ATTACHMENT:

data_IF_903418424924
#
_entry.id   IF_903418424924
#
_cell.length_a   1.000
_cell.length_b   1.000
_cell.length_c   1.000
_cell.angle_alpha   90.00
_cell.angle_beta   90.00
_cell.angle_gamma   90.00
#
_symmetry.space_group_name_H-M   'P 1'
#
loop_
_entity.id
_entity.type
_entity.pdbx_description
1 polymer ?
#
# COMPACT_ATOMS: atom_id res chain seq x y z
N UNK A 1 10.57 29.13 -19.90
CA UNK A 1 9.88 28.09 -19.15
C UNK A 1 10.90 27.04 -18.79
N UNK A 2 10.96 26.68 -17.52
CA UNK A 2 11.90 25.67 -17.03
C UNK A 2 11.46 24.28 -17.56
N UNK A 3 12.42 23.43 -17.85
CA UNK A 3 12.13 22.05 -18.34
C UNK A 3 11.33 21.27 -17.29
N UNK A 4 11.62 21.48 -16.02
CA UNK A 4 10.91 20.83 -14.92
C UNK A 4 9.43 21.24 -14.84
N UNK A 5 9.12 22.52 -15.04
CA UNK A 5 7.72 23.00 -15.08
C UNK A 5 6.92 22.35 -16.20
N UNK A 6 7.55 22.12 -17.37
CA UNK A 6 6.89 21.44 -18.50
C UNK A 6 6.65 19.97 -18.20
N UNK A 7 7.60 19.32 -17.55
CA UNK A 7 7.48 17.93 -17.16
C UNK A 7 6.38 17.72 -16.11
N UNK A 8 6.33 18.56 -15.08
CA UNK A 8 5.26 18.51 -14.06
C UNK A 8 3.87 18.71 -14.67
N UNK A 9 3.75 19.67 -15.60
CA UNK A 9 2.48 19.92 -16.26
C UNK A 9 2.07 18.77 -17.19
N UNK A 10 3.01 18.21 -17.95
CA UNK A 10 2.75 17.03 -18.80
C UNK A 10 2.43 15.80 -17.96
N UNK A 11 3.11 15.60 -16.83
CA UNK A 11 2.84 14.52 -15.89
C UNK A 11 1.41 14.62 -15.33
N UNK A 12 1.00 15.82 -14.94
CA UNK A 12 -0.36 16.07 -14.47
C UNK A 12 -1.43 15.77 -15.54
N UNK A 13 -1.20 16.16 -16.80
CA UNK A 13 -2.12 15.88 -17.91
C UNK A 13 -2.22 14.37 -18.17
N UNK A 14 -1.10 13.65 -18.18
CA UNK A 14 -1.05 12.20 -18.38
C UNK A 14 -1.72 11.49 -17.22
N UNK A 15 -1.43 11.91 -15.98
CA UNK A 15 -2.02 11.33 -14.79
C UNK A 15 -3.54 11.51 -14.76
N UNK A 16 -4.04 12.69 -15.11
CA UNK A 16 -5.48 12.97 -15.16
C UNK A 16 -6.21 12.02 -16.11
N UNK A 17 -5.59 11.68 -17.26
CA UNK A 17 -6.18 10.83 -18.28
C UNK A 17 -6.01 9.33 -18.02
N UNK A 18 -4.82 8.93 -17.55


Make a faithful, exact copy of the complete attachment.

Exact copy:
data_IF_903418424924
#
_entry.id   IF_903418424924
#
_cell.length_a   1.000
_cell.length_b   1.000
_cell.length_c   1.000
_cell.angle_alpha   90.00
_cell.angle_beta   90.00
_cell.angle_gamma   90.00
#
_symmetry.space_group_name_H-M   'P 1'
#
loop_
_entity.id
_entity.type
_entity.pdbx_description
1 polymer ?
#
# COMPACT_ATOMS: atom_id res chain seq x y z
N UNK A 1 10.57 29.13 -19.90
CA UNK A 1 9.88 28.09 -19.15
C UNK A 1 10.90 27.04 -18.79
N UNK A 2 10.96 26.68 -17.52
CA UNK A 2 11.90 25.67 -17.03
C UNK A 2 11.46 24.28 -17.56
N UNK A 3 12.42 23.43 -17.85
CA UNK A 3 12.13 22.05 -18.34
C UNK A 3 11.33 21.27 -17.29
N UNK A 4 11.62 21.48 -16.02
CA UNK A 4 10.91 20.83 -14.92
C UNK A 4 9.43 21.24 -14.84
N UNK A 5 9.12 22.52 -15.04
CA UNK A 5 7.72 23.00 -15.08
C UNK A 5 6.92 22.35 -16.20
N UNK A 6 7.55 22.12 -17.37
CA UNK A 6 6.89 21.44 -18.50
C UNK A 6 6.65 19.97 -18.20
N UNK A 7 7.60 19.32 -17.55
CA UNK A 7 7.48 17.93 -17.16
C UNK A 7 6.38 17.72 -16.11
N UNK A 8 6.33 18.56 -15.08
CA UNK A 8 5.26 18.51 -14.06
C UNK A 8 3.87 18.71 -14.67
N UNK A 9 3.75 19.67 -15.60
CA UNK A 9 2.48 19.92 -16.26
C UNK A 9 2.07 18.77 -17.19
N UNK A 10 3.01 18.21 -17.95
CA UNK A 10 2.75 17.03 -18.80
C UNK A 10 2.43 15.80 -17.96
N UNK A 11 3.11 15.60 -16.83
CA UNK A 11 2.84 14.52 -15.89
C UNK A 11 1.41 14.62 -15.33
N UNK A 12 1.00 15.82 -14.94
CA UNK A 12 -0.36 16.07 -14.47
C UNK A 12 -1.43 15.77 -15.54
N UNK A 13 -1.20 16.16 -16.80
CA UNK A 13 -2.12 15.88 -17.91
C UNK A 13 -2.22 14.37 -18.17
N UNK A 14 -1.10 13.65 -18.18
CA UNK A 14 -1.05 12.20 -18.38
C UNK A 14 -1.72 11.49 -17.22
N UNK A 15 -1.43 11.91 -15.98
CA UNK A 15 -2.02 11.33 -14.79
C UNK A 15 -3.54 11.51 -14.76
N UNK A 16 -4.04 12.69 -15.11
CA UNK A 16 -5.48 12.97 -15.16
C UNK A 16 -6.21 12.02 -16.11
N UNK A 17 -5.59 11.68 -17.26
CA UNK A 17 -6.18 10.83 -18.28
C UNK A 17 -6.01 9.33 -18.02
N UNK A 18 -4.82 8.93 -17.55